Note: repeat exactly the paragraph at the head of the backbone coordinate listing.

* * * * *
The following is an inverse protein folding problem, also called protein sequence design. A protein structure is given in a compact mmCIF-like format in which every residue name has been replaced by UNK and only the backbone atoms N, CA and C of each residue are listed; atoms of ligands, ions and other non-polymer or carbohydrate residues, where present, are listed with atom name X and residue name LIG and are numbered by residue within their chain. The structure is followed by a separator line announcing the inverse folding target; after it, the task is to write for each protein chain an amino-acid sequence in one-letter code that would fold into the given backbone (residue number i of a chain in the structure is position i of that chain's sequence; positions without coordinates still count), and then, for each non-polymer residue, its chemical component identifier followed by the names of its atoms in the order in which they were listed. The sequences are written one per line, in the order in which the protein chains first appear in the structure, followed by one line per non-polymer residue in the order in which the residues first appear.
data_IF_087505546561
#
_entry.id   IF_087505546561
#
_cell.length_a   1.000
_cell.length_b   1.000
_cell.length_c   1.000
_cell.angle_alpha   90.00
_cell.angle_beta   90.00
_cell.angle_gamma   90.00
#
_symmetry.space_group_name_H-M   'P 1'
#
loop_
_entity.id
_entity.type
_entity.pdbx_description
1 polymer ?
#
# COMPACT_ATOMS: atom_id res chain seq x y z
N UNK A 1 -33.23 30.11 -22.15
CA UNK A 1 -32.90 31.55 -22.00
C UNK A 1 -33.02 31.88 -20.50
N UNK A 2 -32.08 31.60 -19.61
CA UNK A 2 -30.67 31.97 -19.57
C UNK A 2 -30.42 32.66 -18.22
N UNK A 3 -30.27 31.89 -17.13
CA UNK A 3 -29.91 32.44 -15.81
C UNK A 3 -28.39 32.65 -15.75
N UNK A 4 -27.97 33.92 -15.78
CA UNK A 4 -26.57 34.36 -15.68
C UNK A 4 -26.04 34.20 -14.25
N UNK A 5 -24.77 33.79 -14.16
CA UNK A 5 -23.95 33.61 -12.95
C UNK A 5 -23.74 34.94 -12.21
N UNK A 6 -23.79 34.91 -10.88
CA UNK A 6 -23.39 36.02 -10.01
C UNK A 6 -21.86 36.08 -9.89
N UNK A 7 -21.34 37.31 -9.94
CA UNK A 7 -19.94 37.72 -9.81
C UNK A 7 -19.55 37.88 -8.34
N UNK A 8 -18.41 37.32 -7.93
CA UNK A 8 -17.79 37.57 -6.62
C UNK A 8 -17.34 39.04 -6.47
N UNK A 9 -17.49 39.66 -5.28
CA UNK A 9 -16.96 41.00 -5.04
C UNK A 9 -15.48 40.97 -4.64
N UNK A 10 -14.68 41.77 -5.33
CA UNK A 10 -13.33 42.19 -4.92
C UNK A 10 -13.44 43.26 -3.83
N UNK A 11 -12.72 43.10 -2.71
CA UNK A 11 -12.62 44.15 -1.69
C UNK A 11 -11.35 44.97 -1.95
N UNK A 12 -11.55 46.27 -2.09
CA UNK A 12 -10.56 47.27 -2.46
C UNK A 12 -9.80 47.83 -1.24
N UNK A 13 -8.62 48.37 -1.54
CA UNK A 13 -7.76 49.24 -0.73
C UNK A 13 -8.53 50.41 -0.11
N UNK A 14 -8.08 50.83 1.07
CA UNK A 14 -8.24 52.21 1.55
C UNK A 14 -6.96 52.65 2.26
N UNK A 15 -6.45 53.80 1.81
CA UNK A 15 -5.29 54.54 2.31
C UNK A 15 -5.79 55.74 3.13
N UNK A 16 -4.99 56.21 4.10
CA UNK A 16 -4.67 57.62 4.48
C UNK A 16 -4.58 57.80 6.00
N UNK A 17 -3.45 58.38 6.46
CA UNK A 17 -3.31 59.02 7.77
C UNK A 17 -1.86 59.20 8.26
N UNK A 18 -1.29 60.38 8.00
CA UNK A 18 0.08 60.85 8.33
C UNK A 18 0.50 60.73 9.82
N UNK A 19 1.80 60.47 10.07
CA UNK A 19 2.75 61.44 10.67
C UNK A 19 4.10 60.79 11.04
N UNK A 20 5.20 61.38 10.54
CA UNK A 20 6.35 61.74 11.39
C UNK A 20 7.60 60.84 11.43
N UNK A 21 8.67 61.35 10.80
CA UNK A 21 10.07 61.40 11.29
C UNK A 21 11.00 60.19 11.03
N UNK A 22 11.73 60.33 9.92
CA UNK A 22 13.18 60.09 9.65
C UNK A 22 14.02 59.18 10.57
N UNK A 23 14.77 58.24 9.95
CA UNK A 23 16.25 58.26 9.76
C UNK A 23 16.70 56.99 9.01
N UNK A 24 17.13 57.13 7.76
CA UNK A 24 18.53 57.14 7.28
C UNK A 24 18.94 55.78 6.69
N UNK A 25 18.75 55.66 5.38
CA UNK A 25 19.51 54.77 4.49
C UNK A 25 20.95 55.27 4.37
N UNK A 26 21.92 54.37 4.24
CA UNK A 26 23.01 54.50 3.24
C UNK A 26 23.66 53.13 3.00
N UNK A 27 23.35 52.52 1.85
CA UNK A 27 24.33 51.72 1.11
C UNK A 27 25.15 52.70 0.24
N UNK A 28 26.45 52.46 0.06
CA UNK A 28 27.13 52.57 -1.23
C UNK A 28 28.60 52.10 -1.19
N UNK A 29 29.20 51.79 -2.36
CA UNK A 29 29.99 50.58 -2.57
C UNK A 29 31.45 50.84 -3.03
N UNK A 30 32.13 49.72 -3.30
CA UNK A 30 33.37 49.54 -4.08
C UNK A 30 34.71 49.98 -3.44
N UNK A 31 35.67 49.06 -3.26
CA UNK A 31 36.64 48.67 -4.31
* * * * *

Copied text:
The following is an inverse protein folding problem, also called protein sequence design. A protein structure is given in a compact mmCIF-like format in which every residue name has been replaced by UNK and only the backbone atoms N, CA and C of each residue are listed; atoms of ligands, ions and other non-polymer or carbohydrate residues, where present, are listed with atom name X and residue name LIG and are numbered by residue within their chain. The structure is followed by a separator line announcing the inverse folding target; after it, the task is to write for each protein chain an amino-acid sequence in one-letter code that would fold into the given backbone (residue number i of a chain in the structure is position i of that chain's sequence; positions without coordinates still count), and then, for each non-polymer residue, its chemical component identifier followed by the names of its atoms in the order in which they were listed. The sequences are written one per line, in the order in which the protein chains first appear in the structure, followed by one line per non-polymer residue in the order in which the residues first appear.